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John A. Schuster [12]John Andrew Schuster [2]
  1.  44
    John A. Schuster (2012). Physico-Mathematics and the Search for Causes in Descartes' Optics—1619–1637. Synthese 185 (3):467-499.
    One of the chief concerns of the young Descartes was with what he, and others, termed “physico-mathematics”. This signalled a questioning of the Scholastic Aristotelian view of the mixed mathematical sciences as subordinate to natural philosophy, non explanatory, and merely instrumental. Somehow, the mixed mathematical disciplines were now to become intimately related to natural philosophical issues of matter and cause. That is, they were to become more ’physicalised’, more closely intertwined with natural philosophising, regardless of which species of natural philosophy (...)
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  2.  1
    John A. Schuster & Judit Brody (2013). Descartes and Sunspots: Matters of Fact and Systematizing Strategies in the Principia Philosophiae. Annals of Science 70 (1):1-45.
    Summary Descartes' two treatises of corpuscular-mechanical natural philosophy?Le Monde (1633) and the Principia philosophiae (1644/1647)?differ in many respects. Some historians of science have studied their significantly different theories of matter and elements. Others have routinely noted that the Principia cites much evidence regarding magnetism, sunspots, novae and variable stars which is absent from Le Monde. We argue that far from being unrelated or even opposed intellectual practices inside the Principles, Descartes' moves in matter and element theory and his adoption of (...)
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  3. John A. Schuster (2000). Descartes 'Opticien': The Construction of the Law of Refraction and the Manufacture of its Physical Rationales, 1618–29. [REVIEW] In John Schuster, Stephen Gaukroger & John Sutton (eds.), Descartes' Natural Philosophy. Routledge 258--312.
     
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  4.  42
    Stephen Gaukroger, John Andrew Schuster & John Sutton (eds.) (2000). Descartes' Natural Philosophy. Routledge.
    Possibly the most comprehensive collection of essays on Descartes' scientific writings ever published, this volume offers a detailed reassessment of his scientific work and its bearing on his philosophy. The 35 essays, written by some of the world's leading scholars, cover topics as diverse as optics, cosmology and medicine. The collection looks at Descartes' work in the sciences as an aspect of his natural-philosophical agenda and discusses: the central place of medicine in Descartes' overall project; the connections between his investigations (...)
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  5. John A. Schuster (1990). The Scientific Revolution. In R. C. Olby, G. N. Cantor, J. R. R. Christie & M. J. S. Hodge (eds.), Companion to the History of Modern Science. Routledge 217--242.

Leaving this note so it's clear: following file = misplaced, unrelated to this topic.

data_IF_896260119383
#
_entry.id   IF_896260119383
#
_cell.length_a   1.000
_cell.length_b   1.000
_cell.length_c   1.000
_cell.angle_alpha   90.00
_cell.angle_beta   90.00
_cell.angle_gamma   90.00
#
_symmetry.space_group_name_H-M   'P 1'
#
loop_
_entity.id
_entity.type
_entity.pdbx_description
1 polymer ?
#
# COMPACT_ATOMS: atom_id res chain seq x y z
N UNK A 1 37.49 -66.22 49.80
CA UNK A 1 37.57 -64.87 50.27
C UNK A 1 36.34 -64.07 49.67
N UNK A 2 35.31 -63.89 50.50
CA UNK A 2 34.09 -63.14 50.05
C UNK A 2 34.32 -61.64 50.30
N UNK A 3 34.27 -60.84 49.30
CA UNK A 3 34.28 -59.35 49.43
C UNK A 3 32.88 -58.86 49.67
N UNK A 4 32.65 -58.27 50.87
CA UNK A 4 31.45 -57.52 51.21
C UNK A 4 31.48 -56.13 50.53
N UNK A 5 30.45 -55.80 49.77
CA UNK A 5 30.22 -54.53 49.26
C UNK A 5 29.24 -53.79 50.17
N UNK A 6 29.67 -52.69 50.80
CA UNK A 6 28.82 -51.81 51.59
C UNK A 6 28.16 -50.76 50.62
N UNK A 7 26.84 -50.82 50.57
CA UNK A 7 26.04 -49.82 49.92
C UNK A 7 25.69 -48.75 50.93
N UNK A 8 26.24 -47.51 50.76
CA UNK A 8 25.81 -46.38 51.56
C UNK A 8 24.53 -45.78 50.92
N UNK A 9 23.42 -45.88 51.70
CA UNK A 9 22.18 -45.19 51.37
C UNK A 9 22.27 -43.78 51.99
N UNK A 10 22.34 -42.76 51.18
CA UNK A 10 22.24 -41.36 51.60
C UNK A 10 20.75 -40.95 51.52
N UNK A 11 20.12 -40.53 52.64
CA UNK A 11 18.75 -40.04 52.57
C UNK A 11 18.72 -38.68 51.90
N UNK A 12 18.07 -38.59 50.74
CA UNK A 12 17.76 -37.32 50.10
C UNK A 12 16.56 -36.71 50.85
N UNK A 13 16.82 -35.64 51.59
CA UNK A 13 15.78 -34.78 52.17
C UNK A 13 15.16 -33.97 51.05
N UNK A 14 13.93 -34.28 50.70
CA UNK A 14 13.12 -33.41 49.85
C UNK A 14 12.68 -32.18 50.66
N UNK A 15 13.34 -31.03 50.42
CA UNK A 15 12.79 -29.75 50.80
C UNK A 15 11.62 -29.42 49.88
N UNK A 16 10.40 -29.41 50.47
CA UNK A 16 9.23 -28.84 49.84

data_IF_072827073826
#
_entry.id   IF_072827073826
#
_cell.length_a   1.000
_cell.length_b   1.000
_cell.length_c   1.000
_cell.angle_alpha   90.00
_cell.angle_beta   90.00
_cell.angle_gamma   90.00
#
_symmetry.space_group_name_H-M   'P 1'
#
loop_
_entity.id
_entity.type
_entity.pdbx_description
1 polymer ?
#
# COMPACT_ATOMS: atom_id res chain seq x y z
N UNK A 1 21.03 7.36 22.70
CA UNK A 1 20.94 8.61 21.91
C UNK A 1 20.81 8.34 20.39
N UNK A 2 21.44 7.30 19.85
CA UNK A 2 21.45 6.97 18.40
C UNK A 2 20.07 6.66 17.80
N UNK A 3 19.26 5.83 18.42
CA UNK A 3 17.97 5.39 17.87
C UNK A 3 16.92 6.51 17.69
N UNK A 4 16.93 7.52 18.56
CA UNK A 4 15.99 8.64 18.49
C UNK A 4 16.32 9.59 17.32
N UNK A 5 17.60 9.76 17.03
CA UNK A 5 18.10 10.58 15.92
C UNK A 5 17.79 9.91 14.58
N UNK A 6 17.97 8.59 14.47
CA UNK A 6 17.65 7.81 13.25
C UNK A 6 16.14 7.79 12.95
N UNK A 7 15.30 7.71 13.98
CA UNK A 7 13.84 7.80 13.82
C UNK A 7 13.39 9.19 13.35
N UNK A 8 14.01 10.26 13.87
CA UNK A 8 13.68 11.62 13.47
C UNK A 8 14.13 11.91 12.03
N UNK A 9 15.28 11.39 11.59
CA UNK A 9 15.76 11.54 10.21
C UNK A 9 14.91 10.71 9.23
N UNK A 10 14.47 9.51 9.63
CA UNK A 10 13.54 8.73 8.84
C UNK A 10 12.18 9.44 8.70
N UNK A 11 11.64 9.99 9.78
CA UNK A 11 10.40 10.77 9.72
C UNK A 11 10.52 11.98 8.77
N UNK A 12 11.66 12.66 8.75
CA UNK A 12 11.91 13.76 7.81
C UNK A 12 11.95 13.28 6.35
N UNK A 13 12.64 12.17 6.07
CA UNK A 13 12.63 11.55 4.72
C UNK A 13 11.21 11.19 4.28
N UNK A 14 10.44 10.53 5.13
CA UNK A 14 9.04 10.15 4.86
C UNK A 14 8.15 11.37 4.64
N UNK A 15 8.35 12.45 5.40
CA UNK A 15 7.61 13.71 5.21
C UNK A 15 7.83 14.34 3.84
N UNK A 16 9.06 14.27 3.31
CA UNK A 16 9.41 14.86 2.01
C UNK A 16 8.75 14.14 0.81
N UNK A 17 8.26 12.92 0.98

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  6. John A. Schuster (1984). Methodologies as Mythic Structures: A Preface to the Future Historiography of Method. Metascience 1:15.
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  7.  22
    John A. Schuster (2012). The European Birth of Modern Science: An Exercise in Macro and Comparative History. [REVIEW] Metascience 21 (3):657-665.
    The European birth of modern science: an exercise in macro and comparative history Content Type Journal Article Category Essay Review Pages 1-9 DOI 10.1007/s11016-012-9645-6 Authors John A. Schuster, Unit for History and Philosophy of Science and Sydney Centre for the Foundations of Science, University of Sydney, Sydney, NSW 2006, Australia Journal Metascience Online ISSN 1467-9981 Print ISSN 0815-0796.
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  8.  2
    John A. Schuster (1998). Marketing the Scientific Revolution —New Stories for Beginners. Metascience 7 (2):290-297.
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  9. John A. Schuster (2014). Baroque Science. Intellectual History Review 24 (4):558-561.
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  10. John A. Schuster (1989). Constructing Contextual WebsChanging Order: Replication and Induction in Scientific PracticeH. M. CollinsConfronting Nature: The Sociology of Solar-Neutrino DetectionTrevor Pinch. Isis 80 (3):493-496.
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  11. John A. Schuster (2014). Descartes Scholasticus, Revisited. Metascience 23 (2):243-247.
    This is a revised and enlarged edition of Ariew’s well received 1999 collection, then entitled Descartes and the Last Scholastics. Ariew’s introduction usefully details all the changes and additions he has made. Just as the first volume was required reading for Cartesian scholars, this second, fifty percent larger and even better edition should replace the original on their bookshelves. Obviously, the volume is not a monograph, and so there is some repetition among the chapters. But, there is an overarching rationale (...)
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  12. John A. Schuster (1997). Feature ReviewThe Scientific Revolution: A Historiographical InquiryH. Floris Cohen. Isis 88 (1):118-121.
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  13. John A. Schuster (2014). Klaas van Berkel.Isaac Beeckman on Matter and Motion: Mechanical Philosophy in the Making. Vii + 265 Pp., Bibl., Index. Baltimore: Johns Hopkins University Press, 2013. $39.95. [REVIEW] Isis 105 (2):444-445.
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